Hera/Juno - The Queen of Olympia
John Choi

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Hera is often represented by symbols associated with her regal, yet generous, behavior. It is not surprising that many of our icons representing love and marriage are derived from the ancient goddess symbols of Hera.

Brief Overview
- Queen of the Gods
- Goddess of Women and Marriage and Birth
- Roman name : Juno
- Symbols : Diadem, Pomegranate, Peacock Feather
- Wife of Zeus
- Parents : Cronus & Rhea
- Siblings : Zeus, Poseidon, Hades, Demeter, Hestia
- Born along with the major greek gods and was swallowed by Cronus as well
- Children : Ares, Athena, Enyo, Hebe, Eileithyia, Hephaestus, Eris
- Rival : Athena, Artemis, Aphrodite, Echo

Height: 5' 10"
Weight: 435 lbs.
Eyes: Brown
Hair: Brown, sometimes

Strength Level
Hera possesses the normal strength of an Olympian goddess of her size, height and build who engages in extensive regular exercises; she can lift (press) around 25 tons under optimal conditions.

Known Superhuman Powers
Hera possesses the conventional physical attributes of the Olympian gods. Like all Olympians, she is immortal: she has not aged since reaching hood and cannot die by any conventional means. She is immune to all Earthly diseases and is resistant to conventional injury. If she were somehow wounded, her godly life force would enable her to recover with superhuman speed. It would take an injury of such magnitude that it dispersed a major portion of her bodily molecules to cause her a physical death. Even then, it might be possible for a god of significant power, such as Zeus, Poseidon or for a number of Olympian gods of equal power working together to revive her. Hera also possesses superhuman strength and her Olympian metabolism provides her with far greater than human endurance in all physical activities. (Olympian flesh and bone is about three times as dense as similar human tissue, contributing to the Olympians' superhuman strength and weight.)
Hera also has significant abilities to tap into and manipulate energies akin to magic. She can change her form, teleport through dimensional barriers, such as from Earth to Olympus, and send her voices and images over vast distances. She can move matter with a gesture of her hand, and conjure destructive blasts as well as small lightning bolts. Her exact power level is unknown, but she is not as powerful as Zeus or Poseidon, but she is more than a match for younger gods and goddesses such as Apollo and Aphrodite.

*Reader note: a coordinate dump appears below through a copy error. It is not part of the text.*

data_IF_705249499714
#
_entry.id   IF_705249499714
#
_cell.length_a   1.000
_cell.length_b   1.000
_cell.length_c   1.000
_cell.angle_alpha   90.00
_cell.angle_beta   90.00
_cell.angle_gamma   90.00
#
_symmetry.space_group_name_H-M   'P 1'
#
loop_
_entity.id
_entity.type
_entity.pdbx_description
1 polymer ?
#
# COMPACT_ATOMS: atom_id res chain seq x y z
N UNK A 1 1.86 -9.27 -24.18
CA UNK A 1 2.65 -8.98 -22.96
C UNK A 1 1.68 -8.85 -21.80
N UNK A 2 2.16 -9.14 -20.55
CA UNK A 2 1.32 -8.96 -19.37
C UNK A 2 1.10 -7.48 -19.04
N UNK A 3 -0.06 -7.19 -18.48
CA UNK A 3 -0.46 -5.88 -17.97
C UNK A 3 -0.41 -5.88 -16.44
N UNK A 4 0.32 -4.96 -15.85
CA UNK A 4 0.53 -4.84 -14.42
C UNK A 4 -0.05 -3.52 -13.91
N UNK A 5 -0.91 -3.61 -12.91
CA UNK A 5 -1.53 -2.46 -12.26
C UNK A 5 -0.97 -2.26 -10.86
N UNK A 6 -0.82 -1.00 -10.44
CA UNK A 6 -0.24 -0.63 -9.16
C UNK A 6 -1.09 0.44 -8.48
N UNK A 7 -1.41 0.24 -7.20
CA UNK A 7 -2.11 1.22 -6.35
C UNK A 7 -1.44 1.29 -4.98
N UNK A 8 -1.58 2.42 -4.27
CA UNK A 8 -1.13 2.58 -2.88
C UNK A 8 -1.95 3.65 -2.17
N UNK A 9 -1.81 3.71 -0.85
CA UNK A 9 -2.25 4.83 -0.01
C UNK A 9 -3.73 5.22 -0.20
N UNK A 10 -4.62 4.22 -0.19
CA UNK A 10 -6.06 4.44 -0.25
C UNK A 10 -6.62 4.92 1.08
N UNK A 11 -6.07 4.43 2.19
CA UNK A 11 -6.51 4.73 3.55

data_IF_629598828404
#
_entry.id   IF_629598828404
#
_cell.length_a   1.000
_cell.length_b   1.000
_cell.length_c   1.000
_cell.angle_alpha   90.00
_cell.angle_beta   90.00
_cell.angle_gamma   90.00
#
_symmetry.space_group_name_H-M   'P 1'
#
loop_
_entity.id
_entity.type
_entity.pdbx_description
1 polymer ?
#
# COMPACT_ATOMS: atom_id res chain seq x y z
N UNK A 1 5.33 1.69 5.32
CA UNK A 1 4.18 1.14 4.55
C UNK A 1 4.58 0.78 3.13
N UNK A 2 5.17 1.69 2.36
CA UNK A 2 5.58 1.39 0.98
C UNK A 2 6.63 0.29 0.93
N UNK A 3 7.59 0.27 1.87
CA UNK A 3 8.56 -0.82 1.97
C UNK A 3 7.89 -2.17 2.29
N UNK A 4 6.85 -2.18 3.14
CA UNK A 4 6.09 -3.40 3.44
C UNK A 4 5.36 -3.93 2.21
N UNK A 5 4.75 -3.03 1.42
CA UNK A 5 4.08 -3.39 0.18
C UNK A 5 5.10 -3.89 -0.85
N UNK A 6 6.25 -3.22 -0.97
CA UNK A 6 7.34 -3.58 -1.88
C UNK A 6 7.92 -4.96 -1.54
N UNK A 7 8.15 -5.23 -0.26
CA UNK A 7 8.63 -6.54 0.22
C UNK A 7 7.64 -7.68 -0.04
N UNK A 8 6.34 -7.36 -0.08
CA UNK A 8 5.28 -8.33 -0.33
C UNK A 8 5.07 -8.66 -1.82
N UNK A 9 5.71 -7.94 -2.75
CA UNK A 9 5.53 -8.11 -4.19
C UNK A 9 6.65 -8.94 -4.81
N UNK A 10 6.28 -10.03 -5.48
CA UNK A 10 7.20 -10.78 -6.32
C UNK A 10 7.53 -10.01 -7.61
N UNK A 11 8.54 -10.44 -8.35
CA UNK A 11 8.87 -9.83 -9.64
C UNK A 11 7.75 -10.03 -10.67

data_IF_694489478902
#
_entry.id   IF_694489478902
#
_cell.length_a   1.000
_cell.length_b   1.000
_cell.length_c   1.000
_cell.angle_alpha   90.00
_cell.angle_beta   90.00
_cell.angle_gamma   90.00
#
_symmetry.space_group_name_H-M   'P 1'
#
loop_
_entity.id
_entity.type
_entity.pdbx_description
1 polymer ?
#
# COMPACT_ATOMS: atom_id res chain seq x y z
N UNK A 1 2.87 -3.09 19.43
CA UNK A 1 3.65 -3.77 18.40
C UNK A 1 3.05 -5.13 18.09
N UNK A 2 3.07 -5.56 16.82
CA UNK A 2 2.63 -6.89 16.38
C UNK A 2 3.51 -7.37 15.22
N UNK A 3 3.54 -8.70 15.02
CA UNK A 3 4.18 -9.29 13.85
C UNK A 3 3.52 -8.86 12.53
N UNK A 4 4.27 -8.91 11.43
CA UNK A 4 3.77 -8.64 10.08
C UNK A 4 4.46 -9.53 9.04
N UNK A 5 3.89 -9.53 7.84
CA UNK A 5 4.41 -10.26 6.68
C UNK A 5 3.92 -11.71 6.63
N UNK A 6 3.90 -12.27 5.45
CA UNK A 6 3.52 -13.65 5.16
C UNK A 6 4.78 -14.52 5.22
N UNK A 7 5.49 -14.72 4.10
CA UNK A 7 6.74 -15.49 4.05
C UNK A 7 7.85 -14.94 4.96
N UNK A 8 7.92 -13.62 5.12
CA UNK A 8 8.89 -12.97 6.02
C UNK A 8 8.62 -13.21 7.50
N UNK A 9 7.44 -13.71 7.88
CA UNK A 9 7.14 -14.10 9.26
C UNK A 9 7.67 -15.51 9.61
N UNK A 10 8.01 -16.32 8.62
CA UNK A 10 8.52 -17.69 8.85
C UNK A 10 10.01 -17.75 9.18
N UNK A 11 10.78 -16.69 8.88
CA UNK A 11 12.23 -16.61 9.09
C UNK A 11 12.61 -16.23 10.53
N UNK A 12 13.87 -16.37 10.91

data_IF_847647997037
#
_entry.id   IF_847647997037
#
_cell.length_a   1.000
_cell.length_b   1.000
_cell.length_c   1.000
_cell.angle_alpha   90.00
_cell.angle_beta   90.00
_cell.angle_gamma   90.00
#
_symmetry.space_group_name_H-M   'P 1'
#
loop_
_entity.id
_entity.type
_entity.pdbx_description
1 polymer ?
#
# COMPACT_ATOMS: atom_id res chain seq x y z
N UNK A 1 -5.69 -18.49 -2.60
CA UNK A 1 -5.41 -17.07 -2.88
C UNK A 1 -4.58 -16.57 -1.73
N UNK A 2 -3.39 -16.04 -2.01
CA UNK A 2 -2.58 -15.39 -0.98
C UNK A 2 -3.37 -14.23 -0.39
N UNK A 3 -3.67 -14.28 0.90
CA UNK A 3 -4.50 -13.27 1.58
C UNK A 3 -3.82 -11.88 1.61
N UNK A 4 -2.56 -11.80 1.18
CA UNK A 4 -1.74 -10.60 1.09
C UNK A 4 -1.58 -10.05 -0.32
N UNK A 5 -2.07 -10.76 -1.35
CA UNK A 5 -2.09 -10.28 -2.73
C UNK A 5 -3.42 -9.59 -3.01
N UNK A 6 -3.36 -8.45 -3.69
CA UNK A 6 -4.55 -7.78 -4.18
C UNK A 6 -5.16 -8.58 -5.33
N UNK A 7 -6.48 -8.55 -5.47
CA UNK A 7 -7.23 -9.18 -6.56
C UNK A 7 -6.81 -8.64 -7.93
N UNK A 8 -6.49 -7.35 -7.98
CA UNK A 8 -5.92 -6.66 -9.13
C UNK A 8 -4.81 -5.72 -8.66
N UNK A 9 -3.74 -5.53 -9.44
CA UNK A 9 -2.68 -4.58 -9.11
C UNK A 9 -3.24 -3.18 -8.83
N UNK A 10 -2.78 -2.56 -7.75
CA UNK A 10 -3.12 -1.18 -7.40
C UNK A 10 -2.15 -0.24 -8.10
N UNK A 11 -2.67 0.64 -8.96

Hera's Marriage
Hera's marriage with Zeus began with strife and ended with strife. At first she refused. Zeus however, who was determined, used his power to change his shape into that of a wretched bird. Hera, feeling sorry for the bird, lifted it to her breast to warm it. At that moment Zeus, having the advantage of surprise, assumed his normal form and raped her. She married him to recover her shame.
Throughout Hera's marriage, Zeus was anything but faithful. His affairs were many and each one enraged Hera all the more. Because she could not directly attack Zeus for his crimes against her, she usually tormented his lovers or tried to destroy their children. Despite Hera's best efforts, Zeus fathered many mortal heroes such as Hercules, as well as having several divine children that were not by Hera. In fact, Zeus and Hera only had three children together.

Significant Story of Hera
One of the principal Roman myths of Juno(Hera) concerns Minerva(Athena), the Roman counterpart of the Greek goddess Athena. According to this story, Minerva was born from the head of Jupiter, which angered Juno. She complained to Flora, the goddess of flowers and gardens, who touched Juno with a magic herb that caused her to give birth to the god Mars(Ares). A similar myth exists in Greek mythology, but in some versions of that story, Hera gives birth to the monster Typhon, who tries to defeat Zeus and take his power. While the Greek myth illustrates Hera's vengeful nature, the Roman story emphasizes fertility and motherhood.

“Teiresias saw two snakes sexually couples in the area of Kyllene, and when he injured them he changed from a man into a woman. Later, seeing the same snakes again mating, he was changed back into a man. Thus, when Hera and Zeus were arguing as to whether men or women enjoy sex more, they put the question to Teiresias. He said that on a scale of ten, women enjoy it nine times to men’s one. Whereupon Hera blinded him, and Zeus gave him the power of prophecy.”


“[At the wedding of Peleus and Thetis :] Eris tossed an apple to Hera, Athena, and Aphrodite, in recognition of their beauty, and Zeus bade Hermes escort them to Alexandros [Paris] on Ide, to be judged by him. They offered Alexandros gifts : Hera said if she were chosen fairest of all women, she would make him king of all men; Athena promised him victory in war; and Aphrodite promised him Helene in marriage. So he chose Aphrodite.”


After Zeus forbade the gods to attend the battlefield of Troy, and implemented his plan to support the Trojans and avenge Akhilleus as he promised Thetis. Hera, however, seeing the Greeks in peril conspired to seduce and put Zeus to sleep, so that Poseidon could rally their forces.